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The Carter Center Condemns Recent Violence in Israel and the Gaza Strip

Deborah Hakes, 404 420 5124

The Carter Center condemns the recent Palestinian suicide bombings and rocket fire against Israel and calls on the Palestinian leadership in Gaza to take urgent and immediate measures to halt the spiraling cycle of violence.

At the same time, the Center reiterates its previous calls for Israel to end its siege of Gaza and urges Israel to refrain from further attacks and assassinations against Palestinians. If the Annapolis process is to have any chance to succeed in bringing a lasting peace to the region, Israel and the Hamas leadership in Gaza must negotiate an immediate ceasefire, and all sides must redouble efforts to resolve key issues to enable a viable two-state solution.

The February 4 attack by two Palestinian suicide bombers was the first such attack within Israeli borders in over a year and the first claimed by Hamas since August 2004. Hamas' claim to have resumed the use of suicide bombings against civilians as a means of resistance to Israel is strongly condemned. In addition to these attacks, recent rocket fire has maimed two children in the Israeli town of Sderot. These attacks have led Israeli authorities to call for large-scale retaliatory operations in Gaza and for the assassination of Hamas leaders. Israel retaliatory attacks in eastern Gaza have killed both militants and innocent civilians. A missile dropped on a Palestinian school killed a teacher and wounded several students.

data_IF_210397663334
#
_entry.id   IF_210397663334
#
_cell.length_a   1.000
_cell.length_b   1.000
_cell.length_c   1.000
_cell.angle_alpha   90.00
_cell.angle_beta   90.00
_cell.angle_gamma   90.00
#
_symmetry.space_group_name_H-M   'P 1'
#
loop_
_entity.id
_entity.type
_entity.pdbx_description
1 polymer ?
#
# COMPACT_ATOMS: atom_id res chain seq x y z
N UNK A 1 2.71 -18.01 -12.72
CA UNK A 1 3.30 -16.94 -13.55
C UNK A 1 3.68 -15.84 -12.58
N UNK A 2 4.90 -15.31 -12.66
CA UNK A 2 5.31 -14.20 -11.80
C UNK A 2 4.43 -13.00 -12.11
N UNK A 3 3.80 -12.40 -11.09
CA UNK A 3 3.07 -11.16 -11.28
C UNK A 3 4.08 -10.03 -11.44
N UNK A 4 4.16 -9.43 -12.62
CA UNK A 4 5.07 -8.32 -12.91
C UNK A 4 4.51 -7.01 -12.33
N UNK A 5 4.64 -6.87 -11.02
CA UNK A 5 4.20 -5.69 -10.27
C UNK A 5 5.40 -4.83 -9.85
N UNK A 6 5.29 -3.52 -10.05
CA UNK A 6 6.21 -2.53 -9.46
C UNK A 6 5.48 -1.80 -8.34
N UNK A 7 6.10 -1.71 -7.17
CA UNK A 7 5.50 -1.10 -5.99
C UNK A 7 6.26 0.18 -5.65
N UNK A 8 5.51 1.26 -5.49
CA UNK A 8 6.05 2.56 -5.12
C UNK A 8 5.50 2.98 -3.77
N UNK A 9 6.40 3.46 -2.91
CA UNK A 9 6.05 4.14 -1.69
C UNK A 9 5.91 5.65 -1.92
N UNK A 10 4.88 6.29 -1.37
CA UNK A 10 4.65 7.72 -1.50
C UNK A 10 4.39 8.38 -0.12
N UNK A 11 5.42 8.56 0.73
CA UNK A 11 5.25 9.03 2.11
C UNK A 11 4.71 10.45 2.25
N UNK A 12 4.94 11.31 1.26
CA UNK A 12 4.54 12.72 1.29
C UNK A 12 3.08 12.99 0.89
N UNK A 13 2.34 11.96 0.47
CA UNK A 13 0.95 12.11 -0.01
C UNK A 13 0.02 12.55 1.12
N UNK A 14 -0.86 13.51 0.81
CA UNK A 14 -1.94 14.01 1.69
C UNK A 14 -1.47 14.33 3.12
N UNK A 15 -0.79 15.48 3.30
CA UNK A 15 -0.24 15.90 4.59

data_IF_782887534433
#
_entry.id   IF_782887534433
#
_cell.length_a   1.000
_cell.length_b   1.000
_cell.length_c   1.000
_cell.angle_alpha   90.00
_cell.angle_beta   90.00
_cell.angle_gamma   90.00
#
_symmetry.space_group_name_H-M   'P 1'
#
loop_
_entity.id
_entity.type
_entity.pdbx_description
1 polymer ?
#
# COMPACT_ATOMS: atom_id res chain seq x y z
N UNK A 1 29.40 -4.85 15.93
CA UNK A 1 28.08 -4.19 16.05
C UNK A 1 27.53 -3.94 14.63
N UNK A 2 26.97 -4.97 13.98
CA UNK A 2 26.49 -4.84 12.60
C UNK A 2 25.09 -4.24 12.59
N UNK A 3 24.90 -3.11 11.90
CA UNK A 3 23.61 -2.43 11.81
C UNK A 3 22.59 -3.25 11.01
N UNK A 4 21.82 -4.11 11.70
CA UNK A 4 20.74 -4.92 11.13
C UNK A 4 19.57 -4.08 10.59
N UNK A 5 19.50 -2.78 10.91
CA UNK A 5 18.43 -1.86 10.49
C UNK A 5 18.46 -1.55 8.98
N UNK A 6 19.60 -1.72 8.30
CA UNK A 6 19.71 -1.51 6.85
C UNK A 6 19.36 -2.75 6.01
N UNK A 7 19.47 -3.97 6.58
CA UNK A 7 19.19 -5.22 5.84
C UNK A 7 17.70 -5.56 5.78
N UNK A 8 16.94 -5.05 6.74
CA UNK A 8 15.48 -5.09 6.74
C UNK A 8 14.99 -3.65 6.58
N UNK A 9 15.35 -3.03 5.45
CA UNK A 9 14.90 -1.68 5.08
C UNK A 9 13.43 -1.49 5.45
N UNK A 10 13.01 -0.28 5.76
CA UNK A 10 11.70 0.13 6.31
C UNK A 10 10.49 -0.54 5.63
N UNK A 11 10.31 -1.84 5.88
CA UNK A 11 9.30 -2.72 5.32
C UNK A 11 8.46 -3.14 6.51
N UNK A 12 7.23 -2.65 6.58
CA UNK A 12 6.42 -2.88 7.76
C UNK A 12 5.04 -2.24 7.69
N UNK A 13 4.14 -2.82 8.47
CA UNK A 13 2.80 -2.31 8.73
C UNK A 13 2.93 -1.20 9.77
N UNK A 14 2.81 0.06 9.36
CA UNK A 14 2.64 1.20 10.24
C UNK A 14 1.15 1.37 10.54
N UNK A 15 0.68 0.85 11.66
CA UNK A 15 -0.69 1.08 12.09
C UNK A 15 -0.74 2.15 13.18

Both the Israeli government and Hamas, which has repeatedly stated in the past that it is willing to negotiate a truce with Israel, should take immediate steps to end the tragic cycle of retaliation.


"Waging Peace. Fighting Disease. Building Hope."
A not-for-profit, nongovernmental organization, The Carter Center has helped to improve life for people in more than 70 countries by resolving conflicts; advancing democracy, human rights, and economic opportunity; preventing diseases; improving mental health care; and teaching farmers in developing nations to increase crop production. The Carter Center was founded in 1982 by former U.S. President Jimmy Carter and his wife, Rosalynn, in partnership with Emory University, to advance peace and health worldwide.

Read more about the Carter Center's work in Israel and Palestine >>

Jan. 26, 2008: The Carter Center Calls for Cease-fire and Dialogue in Gaza >>

Oct. 24, 2007: Carter Center Urges Israel To Maintain Energy Supplies in Gaza >>

Sept. 21, 2007: Israeli Actions in the Gaza Strip
and the West Bank: Prospects Dim for Middle East Peace >>

Watch Video: Two Palestines?  What is Risked by a "West Bank First" Policy? Panel Discussion>>

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